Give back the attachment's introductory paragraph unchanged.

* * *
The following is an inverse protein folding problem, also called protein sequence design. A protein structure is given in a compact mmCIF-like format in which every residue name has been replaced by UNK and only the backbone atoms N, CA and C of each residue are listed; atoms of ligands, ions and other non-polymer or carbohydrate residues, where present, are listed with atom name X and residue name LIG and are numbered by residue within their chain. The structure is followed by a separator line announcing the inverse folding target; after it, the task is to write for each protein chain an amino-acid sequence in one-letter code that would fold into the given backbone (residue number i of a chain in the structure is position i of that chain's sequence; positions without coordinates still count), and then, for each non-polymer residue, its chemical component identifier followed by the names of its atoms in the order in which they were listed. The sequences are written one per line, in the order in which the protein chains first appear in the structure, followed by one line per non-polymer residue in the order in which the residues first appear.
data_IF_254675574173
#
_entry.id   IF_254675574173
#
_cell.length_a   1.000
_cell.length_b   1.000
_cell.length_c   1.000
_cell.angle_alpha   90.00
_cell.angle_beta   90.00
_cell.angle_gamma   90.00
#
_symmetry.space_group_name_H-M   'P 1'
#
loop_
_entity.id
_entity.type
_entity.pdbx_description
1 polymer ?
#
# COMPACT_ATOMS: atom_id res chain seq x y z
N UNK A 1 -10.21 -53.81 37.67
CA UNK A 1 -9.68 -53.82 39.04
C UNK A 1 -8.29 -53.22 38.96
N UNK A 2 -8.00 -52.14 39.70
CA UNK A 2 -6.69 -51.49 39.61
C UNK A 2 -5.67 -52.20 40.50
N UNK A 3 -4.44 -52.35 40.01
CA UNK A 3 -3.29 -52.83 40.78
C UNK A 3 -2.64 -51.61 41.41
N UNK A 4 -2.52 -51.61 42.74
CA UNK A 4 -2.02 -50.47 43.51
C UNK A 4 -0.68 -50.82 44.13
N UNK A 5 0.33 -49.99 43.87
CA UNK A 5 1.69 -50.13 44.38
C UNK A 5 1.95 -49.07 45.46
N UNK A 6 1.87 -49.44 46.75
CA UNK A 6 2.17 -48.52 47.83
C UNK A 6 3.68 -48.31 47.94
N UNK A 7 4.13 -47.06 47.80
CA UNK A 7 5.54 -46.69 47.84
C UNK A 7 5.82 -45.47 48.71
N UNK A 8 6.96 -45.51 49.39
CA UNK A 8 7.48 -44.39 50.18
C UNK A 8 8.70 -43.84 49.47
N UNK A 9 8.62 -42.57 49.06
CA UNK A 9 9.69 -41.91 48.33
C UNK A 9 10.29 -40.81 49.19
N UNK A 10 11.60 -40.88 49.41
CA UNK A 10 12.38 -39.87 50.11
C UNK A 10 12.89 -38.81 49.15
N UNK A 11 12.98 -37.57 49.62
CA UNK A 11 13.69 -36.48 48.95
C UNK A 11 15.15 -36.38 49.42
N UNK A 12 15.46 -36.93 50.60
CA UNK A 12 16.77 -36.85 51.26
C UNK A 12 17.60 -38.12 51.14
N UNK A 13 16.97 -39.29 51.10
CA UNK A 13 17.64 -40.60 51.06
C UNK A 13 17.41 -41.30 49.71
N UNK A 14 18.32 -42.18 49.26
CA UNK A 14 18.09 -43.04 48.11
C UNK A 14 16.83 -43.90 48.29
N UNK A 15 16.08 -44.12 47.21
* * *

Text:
The following is an inverse protein folding problem, also called protein sequence design. A protein structure is given in a compact mmCIF-like format in which every residue name has been replaced by UNK and only the backbone atoms N, CA and C of each residue are listed; atoms of ligands, ions and other non-polymer or carbohydrate residues, where present, are listed with atom name X and residue name LIG and are numbered by residue within their chain. The structure is followed by a separator line announcing the inverse folding target; after it, the task is to write for each protein chain an amino-acid sequence in one-letter code that would fold into the given backbone (residue number i of a chain in the structure is position i of that chain's sequence; positions without coordinates still count), and then, for each non-polymer residue, its chemical component identifier followed by the names of its atoms in the order in which they were listed. The sequences are written one per line, in the order in which the protein chains first appear in the structure, followed by one line per non-polymer residue in the order in which the residues first appear.